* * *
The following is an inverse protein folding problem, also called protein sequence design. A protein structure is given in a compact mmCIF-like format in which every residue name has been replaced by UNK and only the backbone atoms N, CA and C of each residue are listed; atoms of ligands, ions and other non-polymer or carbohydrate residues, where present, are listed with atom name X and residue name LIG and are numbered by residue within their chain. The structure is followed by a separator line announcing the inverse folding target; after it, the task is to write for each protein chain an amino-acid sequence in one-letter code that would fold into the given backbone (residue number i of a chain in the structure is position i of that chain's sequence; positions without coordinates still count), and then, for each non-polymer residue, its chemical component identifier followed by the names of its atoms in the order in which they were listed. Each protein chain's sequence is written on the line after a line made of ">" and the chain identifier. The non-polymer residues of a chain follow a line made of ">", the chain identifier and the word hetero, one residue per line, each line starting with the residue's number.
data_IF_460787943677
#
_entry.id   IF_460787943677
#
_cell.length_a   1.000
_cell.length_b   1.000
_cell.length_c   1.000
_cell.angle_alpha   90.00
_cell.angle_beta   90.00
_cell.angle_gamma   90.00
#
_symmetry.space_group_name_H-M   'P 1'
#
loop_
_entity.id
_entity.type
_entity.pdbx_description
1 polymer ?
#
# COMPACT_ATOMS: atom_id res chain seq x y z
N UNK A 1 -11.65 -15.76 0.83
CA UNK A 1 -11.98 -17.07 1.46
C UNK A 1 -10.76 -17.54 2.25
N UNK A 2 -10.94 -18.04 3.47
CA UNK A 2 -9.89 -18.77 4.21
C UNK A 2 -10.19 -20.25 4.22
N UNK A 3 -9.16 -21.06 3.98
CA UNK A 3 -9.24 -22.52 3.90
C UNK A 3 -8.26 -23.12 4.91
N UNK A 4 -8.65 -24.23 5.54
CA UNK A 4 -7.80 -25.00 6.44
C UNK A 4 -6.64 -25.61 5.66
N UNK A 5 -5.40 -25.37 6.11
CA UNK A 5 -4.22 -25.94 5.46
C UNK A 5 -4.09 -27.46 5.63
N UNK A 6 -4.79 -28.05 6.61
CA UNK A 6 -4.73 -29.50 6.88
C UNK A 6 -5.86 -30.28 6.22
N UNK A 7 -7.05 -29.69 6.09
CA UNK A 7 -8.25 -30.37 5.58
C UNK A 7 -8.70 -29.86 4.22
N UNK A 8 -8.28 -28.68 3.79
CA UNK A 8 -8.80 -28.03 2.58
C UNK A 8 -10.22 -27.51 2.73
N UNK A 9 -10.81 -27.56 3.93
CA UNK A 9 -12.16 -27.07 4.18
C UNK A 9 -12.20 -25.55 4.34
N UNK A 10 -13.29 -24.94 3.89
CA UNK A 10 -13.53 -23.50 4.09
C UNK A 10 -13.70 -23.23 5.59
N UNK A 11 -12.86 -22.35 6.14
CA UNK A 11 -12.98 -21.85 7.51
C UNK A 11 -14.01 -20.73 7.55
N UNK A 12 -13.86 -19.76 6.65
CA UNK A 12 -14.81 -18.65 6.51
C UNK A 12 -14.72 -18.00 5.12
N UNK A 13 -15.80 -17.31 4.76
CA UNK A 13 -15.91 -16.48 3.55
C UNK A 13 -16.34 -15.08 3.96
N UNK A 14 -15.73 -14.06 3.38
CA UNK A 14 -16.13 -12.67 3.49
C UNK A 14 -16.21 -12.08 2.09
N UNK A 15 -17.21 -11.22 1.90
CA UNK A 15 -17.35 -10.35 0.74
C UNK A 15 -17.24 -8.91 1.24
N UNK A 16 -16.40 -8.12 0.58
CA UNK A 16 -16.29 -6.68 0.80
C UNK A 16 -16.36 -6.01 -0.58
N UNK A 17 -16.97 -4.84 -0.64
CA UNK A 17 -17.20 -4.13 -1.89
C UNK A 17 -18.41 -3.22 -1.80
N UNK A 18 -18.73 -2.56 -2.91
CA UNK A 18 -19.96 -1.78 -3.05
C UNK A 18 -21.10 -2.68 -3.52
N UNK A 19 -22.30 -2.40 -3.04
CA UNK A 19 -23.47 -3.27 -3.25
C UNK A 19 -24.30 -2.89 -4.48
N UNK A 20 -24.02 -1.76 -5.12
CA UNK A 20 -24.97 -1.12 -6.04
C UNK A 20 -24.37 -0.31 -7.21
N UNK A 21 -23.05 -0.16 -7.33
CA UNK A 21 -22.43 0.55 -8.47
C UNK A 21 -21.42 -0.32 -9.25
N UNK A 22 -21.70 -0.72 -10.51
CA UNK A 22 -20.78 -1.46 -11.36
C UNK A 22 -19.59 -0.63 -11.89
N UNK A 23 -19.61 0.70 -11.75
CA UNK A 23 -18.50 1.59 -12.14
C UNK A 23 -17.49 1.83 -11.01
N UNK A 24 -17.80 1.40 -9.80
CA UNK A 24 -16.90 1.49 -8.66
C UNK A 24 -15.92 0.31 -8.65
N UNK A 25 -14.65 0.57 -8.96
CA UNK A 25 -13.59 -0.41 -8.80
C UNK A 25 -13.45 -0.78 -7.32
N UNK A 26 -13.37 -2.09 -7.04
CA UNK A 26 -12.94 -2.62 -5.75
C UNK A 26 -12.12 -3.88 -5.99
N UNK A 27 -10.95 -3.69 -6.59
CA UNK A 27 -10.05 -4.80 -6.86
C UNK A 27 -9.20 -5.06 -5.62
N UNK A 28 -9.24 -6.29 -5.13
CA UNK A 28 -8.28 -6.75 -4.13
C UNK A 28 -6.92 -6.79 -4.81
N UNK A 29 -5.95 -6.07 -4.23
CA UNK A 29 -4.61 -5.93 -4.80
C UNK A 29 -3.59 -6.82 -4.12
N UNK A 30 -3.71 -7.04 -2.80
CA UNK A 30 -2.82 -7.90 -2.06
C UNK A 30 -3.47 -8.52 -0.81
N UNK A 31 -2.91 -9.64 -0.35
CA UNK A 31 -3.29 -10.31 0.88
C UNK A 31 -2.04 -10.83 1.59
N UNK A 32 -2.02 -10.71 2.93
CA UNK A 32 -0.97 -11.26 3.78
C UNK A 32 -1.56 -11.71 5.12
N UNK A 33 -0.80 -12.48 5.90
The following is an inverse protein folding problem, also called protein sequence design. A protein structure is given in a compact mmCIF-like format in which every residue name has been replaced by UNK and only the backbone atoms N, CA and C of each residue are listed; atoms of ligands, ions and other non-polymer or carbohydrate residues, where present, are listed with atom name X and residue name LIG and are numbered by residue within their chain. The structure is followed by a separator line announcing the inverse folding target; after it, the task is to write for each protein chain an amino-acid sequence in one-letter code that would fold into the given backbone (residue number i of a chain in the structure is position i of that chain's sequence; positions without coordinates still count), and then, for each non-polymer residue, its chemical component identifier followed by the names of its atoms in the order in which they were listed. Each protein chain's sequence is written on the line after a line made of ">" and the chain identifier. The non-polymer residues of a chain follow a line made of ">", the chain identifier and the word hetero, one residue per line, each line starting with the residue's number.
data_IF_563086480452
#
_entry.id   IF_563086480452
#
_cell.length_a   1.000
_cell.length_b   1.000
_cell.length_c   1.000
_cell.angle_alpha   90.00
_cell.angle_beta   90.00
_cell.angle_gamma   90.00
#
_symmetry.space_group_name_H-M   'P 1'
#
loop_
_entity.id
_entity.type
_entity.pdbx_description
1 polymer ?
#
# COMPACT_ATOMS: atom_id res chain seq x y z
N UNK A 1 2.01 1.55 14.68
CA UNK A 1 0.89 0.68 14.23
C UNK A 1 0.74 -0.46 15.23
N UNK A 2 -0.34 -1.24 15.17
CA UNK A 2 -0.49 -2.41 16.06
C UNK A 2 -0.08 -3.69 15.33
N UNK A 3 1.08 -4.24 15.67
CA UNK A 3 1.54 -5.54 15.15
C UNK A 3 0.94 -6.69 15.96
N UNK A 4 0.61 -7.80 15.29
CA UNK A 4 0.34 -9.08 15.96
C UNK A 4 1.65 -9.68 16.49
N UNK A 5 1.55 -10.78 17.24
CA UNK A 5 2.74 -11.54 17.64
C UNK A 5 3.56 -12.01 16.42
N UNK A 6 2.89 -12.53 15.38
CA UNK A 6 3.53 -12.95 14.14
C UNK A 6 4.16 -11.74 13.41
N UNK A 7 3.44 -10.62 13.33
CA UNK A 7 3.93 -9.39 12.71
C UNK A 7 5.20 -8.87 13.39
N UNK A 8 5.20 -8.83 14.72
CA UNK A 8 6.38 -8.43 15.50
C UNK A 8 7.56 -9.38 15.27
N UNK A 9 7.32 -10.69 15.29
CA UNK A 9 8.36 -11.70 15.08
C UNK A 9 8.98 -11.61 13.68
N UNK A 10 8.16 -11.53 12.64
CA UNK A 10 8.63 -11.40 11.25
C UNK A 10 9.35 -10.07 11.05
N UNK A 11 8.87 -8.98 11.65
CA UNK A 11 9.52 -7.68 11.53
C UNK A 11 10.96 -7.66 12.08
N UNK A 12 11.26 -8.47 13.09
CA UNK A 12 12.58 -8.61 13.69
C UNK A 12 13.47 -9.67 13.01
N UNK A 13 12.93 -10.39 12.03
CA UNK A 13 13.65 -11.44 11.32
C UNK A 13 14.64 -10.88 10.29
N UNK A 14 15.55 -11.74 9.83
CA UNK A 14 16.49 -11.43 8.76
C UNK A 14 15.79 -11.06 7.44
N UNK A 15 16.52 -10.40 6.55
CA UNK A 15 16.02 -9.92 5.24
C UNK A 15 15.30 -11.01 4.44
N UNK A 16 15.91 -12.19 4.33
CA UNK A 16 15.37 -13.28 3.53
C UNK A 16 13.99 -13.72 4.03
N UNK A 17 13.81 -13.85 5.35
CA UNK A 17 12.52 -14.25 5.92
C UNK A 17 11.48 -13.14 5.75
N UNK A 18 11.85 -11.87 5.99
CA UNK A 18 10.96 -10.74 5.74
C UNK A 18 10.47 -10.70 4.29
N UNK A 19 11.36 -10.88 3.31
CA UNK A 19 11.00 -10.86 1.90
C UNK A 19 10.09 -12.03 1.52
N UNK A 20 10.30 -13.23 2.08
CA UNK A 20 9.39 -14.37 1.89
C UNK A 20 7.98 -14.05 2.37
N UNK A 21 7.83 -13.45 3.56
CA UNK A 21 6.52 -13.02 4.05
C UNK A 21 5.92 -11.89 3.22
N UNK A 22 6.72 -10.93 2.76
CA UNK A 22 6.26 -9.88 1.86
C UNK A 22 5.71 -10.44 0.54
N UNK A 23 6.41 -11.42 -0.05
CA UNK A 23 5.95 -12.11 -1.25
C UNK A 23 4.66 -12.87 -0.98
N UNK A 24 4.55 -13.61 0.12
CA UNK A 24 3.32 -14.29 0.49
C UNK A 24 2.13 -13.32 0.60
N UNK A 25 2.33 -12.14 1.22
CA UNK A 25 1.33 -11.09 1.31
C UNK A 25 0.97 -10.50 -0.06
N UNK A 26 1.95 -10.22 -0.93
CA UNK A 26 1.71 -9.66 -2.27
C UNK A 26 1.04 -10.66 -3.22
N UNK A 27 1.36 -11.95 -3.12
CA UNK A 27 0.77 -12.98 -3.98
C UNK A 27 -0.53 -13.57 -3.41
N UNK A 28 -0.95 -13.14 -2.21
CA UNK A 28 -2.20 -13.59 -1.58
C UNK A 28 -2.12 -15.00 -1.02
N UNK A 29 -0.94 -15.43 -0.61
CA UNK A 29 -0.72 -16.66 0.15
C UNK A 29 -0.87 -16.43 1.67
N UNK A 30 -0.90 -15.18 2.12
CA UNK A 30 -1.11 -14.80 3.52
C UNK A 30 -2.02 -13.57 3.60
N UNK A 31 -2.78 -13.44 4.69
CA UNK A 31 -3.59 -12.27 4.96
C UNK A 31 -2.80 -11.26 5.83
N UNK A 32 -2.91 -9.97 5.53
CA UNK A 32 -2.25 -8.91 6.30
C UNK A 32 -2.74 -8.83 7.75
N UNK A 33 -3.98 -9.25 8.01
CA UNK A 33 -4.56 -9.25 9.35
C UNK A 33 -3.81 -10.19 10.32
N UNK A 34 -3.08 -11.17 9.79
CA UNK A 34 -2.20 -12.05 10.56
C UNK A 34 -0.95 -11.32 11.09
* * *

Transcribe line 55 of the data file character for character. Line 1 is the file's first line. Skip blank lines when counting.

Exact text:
N UNK A 12 -13.86 -19.76 6.65